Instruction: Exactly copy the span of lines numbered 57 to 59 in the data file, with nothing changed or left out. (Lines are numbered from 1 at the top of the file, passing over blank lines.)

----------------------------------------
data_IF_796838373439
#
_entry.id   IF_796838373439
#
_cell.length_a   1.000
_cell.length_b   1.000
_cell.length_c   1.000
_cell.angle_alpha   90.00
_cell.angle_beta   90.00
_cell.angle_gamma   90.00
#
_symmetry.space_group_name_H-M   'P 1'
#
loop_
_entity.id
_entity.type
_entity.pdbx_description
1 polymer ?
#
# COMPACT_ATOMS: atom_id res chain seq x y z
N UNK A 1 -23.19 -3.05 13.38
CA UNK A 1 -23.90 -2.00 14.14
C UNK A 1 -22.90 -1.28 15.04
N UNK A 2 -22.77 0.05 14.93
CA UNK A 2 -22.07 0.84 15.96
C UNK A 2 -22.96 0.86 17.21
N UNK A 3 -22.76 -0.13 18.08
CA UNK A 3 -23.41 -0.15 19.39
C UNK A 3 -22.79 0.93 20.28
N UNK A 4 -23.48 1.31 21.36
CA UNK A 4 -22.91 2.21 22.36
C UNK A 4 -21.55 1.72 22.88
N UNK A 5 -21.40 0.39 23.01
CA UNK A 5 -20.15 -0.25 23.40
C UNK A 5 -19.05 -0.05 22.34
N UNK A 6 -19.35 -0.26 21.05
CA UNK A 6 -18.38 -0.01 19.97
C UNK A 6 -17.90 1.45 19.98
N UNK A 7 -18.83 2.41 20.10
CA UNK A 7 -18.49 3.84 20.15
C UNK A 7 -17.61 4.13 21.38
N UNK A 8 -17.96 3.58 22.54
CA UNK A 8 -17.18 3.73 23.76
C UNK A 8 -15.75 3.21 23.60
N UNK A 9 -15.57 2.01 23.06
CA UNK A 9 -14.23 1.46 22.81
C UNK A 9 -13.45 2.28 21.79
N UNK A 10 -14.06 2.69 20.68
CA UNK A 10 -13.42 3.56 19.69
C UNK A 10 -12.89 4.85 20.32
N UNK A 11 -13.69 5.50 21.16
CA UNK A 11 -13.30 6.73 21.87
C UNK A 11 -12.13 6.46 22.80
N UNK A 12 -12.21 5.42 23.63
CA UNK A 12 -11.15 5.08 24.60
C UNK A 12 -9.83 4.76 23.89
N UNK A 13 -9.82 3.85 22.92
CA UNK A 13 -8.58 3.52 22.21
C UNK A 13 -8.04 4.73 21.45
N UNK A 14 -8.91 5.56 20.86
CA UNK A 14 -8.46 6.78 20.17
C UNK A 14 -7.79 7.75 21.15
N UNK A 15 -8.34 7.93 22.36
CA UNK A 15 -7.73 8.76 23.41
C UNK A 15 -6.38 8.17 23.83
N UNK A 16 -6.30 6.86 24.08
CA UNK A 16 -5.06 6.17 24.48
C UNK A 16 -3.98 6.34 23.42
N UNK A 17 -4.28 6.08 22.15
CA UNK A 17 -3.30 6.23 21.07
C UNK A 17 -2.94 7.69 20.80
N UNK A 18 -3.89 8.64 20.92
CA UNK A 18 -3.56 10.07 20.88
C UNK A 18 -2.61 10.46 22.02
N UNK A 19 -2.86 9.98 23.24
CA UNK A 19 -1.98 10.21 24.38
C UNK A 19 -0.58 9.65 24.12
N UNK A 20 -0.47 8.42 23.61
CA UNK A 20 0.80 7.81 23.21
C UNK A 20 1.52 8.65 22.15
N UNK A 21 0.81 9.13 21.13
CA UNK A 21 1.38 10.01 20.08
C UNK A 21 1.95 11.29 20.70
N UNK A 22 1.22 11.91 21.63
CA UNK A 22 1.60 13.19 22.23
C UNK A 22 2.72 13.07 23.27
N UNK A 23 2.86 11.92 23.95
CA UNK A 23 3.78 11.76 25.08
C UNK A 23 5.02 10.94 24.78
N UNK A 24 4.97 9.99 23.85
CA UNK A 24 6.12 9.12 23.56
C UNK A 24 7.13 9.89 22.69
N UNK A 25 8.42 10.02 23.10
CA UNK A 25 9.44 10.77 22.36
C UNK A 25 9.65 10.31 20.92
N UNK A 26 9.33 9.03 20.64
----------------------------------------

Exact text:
N UNK A 13 -9.82 3.85 22.92
CA UNK A 13 -8.58 3.52 22.21
C UNK A 13 -8.04 4.73 21.45